If you've been planning to make a large charitable gift soon and have had an exceptional income year—say you've sold a business or are on track for an outsize bonus—you may want to consider making that donation before the end of the year to minimize taxes on that extra income. A donor advised fund (DAF) allows you to make a contribution to a public charitable fund, get an immediate income tax deduction for the contribution, and then disburse those assets to the nonprofit organization of your choice (with some limitations) at your own pace. "This could be ideal if you want to make a large gift right away but wish to take your time figuring out which organizations to fund," Navani says. Donating stocks that have appreciated could give you a double tax benefit: You avoid the capital gains tax on the appreciation and you also get a charitable deduction for the fair market value of the stock, as long as you've held it for at least a year.

5. Use stock losses to offset capital gains
In November or early December, mutual fund companies announce whether their funds will make capital gains distributions for the year. If you hold these funds in a nonretirement account, you'll be taxed on the gains. You generally can, however, offset those profits with any losses from securities (or any other capital assets) that you no longer want in your portfolio—provided you move quickly to sell those shares (or capital assets) by the end of the year. "You can generally use such losses to reduce capital gains, dollar for dollar," Navani says. And if you have more capital losses than capital gains, you may be able to deduct those losses from your income, though only by up to $3,000 ($1,500 if you are married and file a separate return) per year. If you have capital losses that exceed this yearly limit on capital loss deductions, you can carry over the unused losses to the next year and treat them as if you incurred the losses in the next year to reduce next year's taxes.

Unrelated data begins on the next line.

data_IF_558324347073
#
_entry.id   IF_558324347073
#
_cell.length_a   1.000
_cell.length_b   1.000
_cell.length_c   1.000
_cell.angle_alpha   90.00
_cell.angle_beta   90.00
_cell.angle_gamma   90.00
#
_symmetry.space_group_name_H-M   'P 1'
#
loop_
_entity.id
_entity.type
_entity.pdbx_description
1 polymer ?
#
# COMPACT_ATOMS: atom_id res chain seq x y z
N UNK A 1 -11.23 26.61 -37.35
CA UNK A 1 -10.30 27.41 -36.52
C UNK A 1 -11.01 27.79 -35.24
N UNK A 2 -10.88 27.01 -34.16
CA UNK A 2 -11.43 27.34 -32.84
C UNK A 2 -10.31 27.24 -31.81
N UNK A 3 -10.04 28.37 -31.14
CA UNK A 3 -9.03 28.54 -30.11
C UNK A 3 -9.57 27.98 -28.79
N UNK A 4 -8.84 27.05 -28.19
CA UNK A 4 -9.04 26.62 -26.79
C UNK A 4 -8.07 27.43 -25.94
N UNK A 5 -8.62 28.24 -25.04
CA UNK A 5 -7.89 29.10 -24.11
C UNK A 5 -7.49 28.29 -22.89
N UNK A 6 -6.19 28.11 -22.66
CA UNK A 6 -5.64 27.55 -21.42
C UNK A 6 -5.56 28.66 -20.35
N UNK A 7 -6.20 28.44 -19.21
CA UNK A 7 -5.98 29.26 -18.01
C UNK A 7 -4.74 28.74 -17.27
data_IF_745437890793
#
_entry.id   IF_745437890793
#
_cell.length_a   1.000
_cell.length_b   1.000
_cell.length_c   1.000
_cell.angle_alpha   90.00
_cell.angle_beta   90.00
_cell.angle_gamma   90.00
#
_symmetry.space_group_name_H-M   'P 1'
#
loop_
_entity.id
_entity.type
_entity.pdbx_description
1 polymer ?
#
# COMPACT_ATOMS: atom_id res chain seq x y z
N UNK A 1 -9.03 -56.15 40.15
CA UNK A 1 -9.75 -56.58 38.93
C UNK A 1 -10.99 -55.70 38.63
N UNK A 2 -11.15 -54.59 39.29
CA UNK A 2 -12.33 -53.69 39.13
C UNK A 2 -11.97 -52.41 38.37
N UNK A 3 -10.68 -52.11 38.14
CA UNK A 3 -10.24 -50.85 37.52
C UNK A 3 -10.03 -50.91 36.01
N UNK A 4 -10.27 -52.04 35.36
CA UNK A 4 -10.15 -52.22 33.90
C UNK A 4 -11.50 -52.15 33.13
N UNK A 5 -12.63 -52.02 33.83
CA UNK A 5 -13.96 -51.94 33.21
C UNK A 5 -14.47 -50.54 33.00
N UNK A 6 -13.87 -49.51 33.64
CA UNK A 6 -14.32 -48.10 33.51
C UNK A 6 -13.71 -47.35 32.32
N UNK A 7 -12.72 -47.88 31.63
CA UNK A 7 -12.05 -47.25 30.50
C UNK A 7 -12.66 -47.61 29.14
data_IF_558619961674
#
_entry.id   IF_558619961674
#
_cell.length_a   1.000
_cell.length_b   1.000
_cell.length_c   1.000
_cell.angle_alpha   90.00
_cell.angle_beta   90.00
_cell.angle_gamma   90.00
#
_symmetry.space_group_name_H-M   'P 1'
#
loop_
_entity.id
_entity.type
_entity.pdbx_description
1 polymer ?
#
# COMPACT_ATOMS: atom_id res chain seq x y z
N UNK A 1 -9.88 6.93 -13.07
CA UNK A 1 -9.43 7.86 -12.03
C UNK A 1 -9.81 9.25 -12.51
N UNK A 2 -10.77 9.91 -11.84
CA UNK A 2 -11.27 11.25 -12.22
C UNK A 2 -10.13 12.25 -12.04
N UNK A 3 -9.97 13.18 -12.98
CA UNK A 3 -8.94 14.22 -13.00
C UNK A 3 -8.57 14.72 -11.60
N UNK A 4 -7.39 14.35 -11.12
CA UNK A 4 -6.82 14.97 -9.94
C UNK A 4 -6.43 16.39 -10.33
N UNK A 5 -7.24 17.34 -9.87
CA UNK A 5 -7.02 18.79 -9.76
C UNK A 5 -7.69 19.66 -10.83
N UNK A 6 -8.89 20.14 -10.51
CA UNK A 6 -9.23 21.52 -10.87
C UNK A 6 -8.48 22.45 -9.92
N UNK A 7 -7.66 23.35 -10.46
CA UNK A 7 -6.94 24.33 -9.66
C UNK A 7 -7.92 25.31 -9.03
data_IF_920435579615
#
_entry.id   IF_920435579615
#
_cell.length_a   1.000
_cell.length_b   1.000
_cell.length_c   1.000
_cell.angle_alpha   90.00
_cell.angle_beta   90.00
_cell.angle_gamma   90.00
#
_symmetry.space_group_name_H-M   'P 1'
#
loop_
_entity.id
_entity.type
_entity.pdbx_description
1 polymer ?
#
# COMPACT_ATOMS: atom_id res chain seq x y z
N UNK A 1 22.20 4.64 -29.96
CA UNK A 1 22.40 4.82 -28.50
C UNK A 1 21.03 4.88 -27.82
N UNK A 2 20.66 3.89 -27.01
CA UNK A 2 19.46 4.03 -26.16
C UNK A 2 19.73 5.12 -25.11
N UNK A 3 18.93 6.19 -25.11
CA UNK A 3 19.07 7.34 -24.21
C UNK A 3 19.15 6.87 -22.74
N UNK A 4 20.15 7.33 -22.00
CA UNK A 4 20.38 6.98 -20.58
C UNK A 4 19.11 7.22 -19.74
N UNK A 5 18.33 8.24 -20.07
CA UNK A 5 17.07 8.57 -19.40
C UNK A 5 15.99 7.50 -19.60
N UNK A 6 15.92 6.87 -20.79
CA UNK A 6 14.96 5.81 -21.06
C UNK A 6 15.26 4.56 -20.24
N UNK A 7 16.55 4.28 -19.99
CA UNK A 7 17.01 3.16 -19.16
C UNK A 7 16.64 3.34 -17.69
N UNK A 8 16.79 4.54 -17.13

6. Consider tax-free muni bonds
If your income is at least $200,000—$250,000 for married couples filing jointly or qualifying widow(er) and $125,000 for married filing separately—you're subject to a 3.8% Net Investment Income Tax on the lesser of your net investment income or the excess of modified adjusted gross income over the threshold amount. You can't ease your tax burden this year, but you may be able to take steps now to help minimize taxes going forward. You could, for example, invest in tax-free bonds so at least a portion of your income would not be subject to federal taxes.

3 Questions to Ask Your Advisor

  1. What are some tax-efficient investing moves I may want to consider?
  2. Might a donor advised fund be a good fit with my giving strategy?
  3. Can I make an IRA contribution if my spouse has a 401(k) through his or her job?

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This material does not take into account your particular investment objectives, financial situations or needs and is not intended as a recommendation, offer or solicitation for the purchase or sale of any security, financial instrument, or strategy. Before acting on any information in this material, you should consider whether it is suitable for your particular circumstances and, if necessary, seek professional advice.

Investing in fixed-income securities may involve certain risks, including the credit quality of individual issuers, possible prepayments, market or economic developments and yields and share price fluctuations due to changes in interest rates. When interest rates go up, bond prices typically drop, and vice versa. Income from investing in municipal bonds is generally exempt from Federal and state taxes for residents of the issuing state. While the interest income is tax-exempt, any capital gains distributed are taxable to the investor. Income for some investors may be subject to the Federal Alternative Minimum Tax (AMT).